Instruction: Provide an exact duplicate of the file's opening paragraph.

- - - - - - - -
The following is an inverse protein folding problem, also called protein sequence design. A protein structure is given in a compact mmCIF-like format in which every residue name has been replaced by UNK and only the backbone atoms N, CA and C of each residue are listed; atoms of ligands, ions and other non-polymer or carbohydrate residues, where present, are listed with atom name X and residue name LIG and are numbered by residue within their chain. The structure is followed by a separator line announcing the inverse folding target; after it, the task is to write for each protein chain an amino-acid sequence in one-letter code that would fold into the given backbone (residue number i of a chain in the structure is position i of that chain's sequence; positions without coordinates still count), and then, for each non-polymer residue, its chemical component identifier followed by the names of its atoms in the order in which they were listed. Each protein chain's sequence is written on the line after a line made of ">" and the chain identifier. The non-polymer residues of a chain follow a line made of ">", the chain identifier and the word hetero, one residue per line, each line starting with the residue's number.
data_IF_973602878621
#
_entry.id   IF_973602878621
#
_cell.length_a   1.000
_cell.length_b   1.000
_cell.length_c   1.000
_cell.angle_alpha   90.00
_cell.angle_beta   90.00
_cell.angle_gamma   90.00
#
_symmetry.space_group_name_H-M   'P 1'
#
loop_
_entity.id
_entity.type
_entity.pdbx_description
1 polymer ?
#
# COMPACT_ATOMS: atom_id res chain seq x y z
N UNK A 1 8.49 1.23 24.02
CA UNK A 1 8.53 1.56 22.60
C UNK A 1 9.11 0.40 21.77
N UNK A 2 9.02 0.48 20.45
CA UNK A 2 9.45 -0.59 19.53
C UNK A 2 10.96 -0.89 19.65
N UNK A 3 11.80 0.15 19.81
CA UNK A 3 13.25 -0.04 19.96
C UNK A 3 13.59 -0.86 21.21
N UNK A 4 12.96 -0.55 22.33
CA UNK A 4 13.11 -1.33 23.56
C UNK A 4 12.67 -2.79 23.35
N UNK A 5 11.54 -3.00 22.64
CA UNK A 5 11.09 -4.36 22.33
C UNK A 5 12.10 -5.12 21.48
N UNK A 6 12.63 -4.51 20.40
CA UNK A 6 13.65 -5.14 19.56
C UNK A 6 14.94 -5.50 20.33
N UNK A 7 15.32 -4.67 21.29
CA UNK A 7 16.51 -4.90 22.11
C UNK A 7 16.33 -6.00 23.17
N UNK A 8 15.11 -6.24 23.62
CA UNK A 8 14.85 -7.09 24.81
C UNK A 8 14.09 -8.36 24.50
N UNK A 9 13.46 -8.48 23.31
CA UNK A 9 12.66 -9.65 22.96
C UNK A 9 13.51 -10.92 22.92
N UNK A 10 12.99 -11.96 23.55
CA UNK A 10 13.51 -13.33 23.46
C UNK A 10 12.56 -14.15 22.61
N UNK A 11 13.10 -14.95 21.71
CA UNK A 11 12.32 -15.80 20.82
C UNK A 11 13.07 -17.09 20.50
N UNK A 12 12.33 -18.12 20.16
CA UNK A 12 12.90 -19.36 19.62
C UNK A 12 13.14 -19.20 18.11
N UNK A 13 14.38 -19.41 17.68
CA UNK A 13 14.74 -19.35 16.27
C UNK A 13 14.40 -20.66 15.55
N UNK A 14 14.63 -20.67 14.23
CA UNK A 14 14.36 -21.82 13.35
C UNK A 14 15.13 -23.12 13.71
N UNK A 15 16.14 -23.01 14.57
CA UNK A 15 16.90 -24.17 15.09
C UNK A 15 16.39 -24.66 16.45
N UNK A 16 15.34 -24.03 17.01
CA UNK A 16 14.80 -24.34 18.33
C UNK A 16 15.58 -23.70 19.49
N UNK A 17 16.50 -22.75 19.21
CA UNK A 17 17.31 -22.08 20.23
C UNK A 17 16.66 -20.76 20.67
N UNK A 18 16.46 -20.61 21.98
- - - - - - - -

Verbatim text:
The following is an inverse protein folding problem, also called protein sequence design. A protein structure is given in a compact mmCIF-like format in which every residue name has been replaced by UNK and only the backbone atoms N, CA and C of each residue are listed; atoms of ligands, ions and other non-polymer or carbohydrate residues, where present, are listed with atom name X and residue name LIG and are numbered by residue within their chain. The structure is followed by a separator line announcing the inverse folding target; after it, the task is to write for each protein chain an amino-acid sequence in one-letter code that would fold into the given backbone (residue number i of a chain in the structure is position i of that chain's sequence; positions without coordinates still count), and then, for each non-polymer residue, its chemical component identifier followed by the names of its atoms in the order in which they were listed. Each protein chain's sequence is written on the line after a line made of ">" and the chain identifier. The non-polymer residues of a chain follow a line made of ">", the chain identifier and the word hetero, one residue per line, each line starting with the residue's number.